Inbreeding was, after all, a known consequence of closer intermarriage.  Though the dangers are much exaggerated.  Even closer than cousins, most children turned out all right, and many cultures swing it.  Plato's Laws take for granted that any heiress will be rapidly married off to her nearest male cousin, and when it's occasional, it can be fine.  It's intensive, continual intermarriage over generations that really brings out the genetic problems.

Then, some writers treat it as the sole danger, so all incest taboos are based on it.  This is obviously impossible because relationships are frequently not prohibited on the degree of consanguinity.  Many cultures forbid parallel cousins (children of brothers or sisters) from marrying -- no matter how distantly, in China for instance you can't marry anyone of the same last name -- while actually preferring cross cousins (children of a brother and sister).  There are also forms of incest that do not involve consanguinity at all.  Affinity is the commonest; you may not be able to marry your stepparent (or child), your sibling-in-law, your parent (or child) in law.  Puritan New England argued, from "one flesh" that a married couple were now related to each other's family exactly as the spouse had been, and so marrying your dead wife's cousin was no different from marrying your own cousin  (And not just for marriage.  One women was sent a letter with greetings for "your brother John" -- where John was her husband's dead first wife's sister's husband.)

Saint Augustine thought that it sprang from the need to force people into new relationships.  By marrying a woman who was not his sister, a man would acquire a father-in-law he wasn't related to, instead of merely making his father his father-in-law as well.  (Yes, that was the relationship he suggested.  Tells you something about family relations back then.)  He certainly has a point that incest taboos serve to structure society, especially in cultures where ties of blood and marriage matter.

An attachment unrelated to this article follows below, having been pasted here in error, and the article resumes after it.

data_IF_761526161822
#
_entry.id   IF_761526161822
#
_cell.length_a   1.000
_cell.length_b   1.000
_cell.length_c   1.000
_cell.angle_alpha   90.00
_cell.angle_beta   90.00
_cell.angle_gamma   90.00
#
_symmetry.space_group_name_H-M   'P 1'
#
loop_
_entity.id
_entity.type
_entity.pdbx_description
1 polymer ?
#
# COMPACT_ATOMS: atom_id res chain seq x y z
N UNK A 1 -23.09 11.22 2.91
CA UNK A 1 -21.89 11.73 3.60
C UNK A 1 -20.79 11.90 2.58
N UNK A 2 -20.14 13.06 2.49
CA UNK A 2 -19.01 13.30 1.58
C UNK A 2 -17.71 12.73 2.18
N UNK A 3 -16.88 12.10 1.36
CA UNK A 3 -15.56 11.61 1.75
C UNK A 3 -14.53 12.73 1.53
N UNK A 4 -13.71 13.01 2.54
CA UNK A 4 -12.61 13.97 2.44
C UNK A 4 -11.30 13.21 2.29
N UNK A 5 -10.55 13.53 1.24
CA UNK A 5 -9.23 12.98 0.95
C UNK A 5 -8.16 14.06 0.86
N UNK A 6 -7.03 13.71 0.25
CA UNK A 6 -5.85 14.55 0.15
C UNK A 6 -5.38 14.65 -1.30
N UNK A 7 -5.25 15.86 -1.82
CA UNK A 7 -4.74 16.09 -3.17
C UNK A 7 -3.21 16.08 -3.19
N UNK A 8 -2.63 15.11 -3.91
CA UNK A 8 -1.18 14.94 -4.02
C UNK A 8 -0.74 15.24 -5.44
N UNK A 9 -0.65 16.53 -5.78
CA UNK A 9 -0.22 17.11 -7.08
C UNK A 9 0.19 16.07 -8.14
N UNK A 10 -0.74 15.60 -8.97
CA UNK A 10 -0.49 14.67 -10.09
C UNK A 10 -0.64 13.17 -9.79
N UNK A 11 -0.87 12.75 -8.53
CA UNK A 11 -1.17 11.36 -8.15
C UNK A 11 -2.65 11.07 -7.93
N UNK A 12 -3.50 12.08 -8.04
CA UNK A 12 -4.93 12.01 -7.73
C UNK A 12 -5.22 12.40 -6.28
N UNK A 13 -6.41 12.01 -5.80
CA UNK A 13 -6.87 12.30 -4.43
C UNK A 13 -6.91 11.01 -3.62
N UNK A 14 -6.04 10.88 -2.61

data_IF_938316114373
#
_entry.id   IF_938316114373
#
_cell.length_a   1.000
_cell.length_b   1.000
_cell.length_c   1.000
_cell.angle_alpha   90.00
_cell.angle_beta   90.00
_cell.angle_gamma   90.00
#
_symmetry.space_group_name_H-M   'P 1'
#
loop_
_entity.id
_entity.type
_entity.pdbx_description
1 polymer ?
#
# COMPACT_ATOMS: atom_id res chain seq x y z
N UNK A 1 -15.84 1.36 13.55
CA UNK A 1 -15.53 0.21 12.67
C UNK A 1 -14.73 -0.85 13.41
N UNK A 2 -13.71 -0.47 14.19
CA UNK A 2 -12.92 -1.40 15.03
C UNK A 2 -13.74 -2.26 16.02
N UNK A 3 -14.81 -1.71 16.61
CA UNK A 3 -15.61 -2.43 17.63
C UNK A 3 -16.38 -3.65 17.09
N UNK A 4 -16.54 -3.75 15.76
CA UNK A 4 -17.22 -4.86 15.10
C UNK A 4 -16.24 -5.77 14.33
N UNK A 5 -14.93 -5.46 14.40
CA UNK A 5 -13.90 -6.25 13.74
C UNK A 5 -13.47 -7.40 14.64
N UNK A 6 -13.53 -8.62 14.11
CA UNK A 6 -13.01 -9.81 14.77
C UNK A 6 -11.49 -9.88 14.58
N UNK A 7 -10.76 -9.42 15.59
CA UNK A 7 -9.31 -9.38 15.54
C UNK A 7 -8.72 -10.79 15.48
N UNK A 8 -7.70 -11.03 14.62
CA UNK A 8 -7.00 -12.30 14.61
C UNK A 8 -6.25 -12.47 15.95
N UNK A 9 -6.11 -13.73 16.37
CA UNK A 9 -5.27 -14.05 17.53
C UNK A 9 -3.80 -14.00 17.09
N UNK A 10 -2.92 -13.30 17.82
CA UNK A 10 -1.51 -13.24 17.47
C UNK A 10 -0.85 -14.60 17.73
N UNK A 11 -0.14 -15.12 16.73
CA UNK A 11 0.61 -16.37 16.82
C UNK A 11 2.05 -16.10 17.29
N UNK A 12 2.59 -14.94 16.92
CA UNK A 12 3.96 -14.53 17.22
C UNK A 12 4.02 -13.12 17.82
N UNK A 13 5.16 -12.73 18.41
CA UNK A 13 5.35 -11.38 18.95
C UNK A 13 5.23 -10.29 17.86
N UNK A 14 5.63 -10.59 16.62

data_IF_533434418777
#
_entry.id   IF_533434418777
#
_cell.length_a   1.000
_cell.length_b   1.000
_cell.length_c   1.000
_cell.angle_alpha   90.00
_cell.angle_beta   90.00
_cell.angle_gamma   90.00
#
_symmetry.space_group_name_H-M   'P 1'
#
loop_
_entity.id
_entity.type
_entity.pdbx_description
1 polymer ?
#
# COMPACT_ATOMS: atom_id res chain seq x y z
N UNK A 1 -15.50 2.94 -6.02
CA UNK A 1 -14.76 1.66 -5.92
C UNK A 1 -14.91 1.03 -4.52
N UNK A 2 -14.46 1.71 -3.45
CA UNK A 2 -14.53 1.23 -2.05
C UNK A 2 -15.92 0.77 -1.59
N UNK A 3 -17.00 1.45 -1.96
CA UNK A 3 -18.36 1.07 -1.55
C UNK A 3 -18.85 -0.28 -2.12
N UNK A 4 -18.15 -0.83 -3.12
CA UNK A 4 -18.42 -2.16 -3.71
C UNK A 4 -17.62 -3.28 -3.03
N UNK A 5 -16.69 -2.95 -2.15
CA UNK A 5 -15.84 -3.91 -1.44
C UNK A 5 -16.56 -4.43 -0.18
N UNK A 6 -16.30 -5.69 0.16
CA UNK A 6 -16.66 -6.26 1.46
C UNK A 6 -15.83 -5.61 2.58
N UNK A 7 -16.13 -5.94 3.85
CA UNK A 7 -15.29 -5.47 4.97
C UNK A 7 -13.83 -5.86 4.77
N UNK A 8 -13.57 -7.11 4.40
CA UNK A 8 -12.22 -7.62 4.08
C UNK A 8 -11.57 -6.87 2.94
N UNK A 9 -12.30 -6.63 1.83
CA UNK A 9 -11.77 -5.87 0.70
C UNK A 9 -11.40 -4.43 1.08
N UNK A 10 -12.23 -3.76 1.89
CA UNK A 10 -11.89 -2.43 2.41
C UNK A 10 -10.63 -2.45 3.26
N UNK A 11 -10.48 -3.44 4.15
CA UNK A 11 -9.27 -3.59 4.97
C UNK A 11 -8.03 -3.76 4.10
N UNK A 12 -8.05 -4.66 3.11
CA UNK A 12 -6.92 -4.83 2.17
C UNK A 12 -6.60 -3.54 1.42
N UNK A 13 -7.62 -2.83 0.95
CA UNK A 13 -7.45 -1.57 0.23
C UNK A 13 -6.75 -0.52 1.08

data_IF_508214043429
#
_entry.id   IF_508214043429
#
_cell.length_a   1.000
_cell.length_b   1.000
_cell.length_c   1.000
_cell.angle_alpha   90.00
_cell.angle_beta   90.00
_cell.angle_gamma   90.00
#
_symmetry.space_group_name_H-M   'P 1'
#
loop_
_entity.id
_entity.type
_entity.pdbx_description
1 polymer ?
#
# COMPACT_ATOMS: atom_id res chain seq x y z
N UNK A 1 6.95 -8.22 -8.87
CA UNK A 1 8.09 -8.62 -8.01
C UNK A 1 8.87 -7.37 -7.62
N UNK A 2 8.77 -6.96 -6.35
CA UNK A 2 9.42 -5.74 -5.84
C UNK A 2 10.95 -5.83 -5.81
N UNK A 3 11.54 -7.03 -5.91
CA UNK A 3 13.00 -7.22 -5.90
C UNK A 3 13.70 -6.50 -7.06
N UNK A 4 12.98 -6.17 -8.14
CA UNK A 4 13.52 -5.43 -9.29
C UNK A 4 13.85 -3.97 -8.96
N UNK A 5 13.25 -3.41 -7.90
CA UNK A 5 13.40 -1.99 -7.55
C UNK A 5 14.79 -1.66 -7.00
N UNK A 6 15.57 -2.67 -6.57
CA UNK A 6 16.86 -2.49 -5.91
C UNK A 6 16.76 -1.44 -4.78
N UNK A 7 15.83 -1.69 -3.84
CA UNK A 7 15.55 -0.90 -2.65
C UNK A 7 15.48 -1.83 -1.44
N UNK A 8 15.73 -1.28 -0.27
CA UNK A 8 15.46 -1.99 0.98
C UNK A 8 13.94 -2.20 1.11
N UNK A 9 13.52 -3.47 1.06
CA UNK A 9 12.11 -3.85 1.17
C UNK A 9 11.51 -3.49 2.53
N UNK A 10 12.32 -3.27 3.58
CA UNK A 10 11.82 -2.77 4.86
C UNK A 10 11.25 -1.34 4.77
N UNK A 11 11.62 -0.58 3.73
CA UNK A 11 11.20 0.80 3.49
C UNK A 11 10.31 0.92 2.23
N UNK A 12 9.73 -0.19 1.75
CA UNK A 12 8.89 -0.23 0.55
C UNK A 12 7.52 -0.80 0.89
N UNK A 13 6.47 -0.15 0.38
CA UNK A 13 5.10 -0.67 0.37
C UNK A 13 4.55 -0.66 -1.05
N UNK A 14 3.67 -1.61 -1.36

Other cultures had other requirements.  Castes in India might have other castes, frequently inferior, from which they choose their brides.  British writers reported that some castes that killed their daughters did so to avoid marrying them off, sometimes just for expense, but sometimes because they would have to marry down.  European royal daughters frequently had to remain unmarried because their fathers were unable to find a suitable equal marriage.  And many impoverished patricians went to marry off their sons to the wealthy upstart's daughters, rather than the other way round.  (Though it was not, to be sure, unknown.  One study of German men raised to the nobility during the nineteenth century found that most had either a noble wife or a noble mother.)
Tags: families: matrimony, families: other, families: parent/child, families: siblings, the past is a different country, world-building: law, world-building: nobility, world-building: royalty, world-building: social bonds, world-building: social classes, world-building: social structure